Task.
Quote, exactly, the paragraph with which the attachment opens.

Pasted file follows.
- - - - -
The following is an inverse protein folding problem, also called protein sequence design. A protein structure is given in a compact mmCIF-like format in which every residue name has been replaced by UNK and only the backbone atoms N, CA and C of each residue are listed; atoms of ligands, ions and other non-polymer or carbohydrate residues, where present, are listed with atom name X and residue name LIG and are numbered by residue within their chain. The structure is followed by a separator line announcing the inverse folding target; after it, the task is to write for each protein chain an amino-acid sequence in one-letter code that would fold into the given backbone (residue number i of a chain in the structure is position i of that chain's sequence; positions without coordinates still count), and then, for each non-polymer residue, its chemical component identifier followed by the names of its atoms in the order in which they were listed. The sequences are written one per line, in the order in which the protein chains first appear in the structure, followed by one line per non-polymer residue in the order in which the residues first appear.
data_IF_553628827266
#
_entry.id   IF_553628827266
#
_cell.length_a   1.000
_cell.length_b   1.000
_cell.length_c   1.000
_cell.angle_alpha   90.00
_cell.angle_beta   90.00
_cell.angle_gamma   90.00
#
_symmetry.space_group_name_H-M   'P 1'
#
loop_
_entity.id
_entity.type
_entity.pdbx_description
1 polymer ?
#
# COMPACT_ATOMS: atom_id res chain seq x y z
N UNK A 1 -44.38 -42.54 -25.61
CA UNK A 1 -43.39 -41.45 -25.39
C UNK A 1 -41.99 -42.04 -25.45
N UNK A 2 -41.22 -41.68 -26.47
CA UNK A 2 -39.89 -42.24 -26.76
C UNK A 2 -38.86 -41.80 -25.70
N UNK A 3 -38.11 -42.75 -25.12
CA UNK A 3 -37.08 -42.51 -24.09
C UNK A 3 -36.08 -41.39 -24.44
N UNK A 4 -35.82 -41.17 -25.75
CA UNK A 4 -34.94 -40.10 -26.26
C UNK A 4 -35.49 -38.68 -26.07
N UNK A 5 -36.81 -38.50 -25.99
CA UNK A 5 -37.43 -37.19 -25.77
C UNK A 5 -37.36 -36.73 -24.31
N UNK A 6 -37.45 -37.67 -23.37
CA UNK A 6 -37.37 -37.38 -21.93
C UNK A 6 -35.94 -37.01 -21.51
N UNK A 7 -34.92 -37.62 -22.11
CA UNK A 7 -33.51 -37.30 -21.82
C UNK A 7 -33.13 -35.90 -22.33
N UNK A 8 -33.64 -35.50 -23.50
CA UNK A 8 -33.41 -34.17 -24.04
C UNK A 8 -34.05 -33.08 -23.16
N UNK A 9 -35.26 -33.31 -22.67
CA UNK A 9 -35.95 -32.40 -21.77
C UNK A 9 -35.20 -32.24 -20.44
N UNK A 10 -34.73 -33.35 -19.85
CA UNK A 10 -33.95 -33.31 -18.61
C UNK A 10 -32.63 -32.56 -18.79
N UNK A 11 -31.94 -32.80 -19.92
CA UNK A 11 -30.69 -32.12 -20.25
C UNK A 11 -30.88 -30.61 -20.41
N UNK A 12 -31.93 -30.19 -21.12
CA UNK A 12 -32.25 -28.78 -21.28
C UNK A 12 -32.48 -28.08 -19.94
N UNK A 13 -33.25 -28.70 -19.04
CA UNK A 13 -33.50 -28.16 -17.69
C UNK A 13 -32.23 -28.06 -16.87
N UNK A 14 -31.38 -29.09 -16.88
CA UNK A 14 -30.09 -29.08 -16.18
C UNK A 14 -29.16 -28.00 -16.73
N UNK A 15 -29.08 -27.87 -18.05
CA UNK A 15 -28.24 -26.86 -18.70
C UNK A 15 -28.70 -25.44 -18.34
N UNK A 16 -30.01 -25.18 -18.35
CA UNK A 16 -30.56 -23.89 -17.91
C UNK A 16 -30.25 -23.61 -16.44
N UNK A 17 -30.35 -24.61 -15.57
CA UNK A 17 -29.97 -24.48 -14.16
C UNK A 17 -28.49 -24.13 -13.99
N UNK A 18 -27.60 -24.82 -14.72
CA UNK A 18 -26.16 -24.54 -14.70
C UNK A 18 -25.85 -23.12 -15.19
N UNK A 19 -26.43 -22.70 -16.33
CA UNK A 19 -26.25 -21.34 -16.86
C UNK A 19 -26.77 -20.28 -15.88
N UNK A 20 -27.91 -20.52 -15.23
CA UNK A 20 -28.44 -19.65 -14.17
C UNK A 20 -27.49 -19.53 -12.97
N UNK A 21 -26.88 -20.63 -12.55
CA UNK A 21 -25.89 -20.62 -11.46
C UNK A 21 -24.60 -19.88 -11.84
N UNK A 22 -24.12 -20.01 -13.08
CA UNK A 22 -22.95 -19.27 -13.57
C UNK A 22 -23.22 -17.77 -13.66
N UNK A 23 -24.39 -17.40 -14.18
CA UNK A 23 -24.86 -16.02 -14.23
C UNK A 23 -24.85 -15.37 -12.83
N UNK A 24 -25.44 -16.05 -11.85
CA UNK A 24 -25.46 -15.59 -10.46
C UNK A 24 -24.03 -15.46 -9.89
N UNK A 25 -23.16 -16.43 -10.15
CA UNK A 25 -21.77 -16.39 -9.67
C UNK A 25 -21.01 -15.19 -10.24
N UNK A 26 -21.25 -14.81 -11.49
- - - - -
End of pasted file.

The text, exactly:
The following is an inverse protein folding problem, also called protein sequence design. A protein structure is given in a compact mmCIF-like format in which every residue name has been replaced by UNK and only the backbone atoms N, CA and C of each residue are listed; atoms of ligands, ions and other non-polymer or carbohydrate residues, where present, are listed with atom name X and residue name LIG and are numbered by residue within their chain. The structure is followed by a separator line announcing the inverse folding target; after it, the task is to write for each protein chain an amino-acid sequence in one-letter code that would fold into the given backbone (residue number i of a chain in the structure is position i of that chain's sequence; positions without coordinates still count), and then, for each non-polymer residue, its chemical component identifier followed by the names of its atoms in the order in which they were listed. The sequences are written one per line, in the order in which the protein chains first appear in the structure, followed by one line per non-polymer residue in the order in which the residues first appear.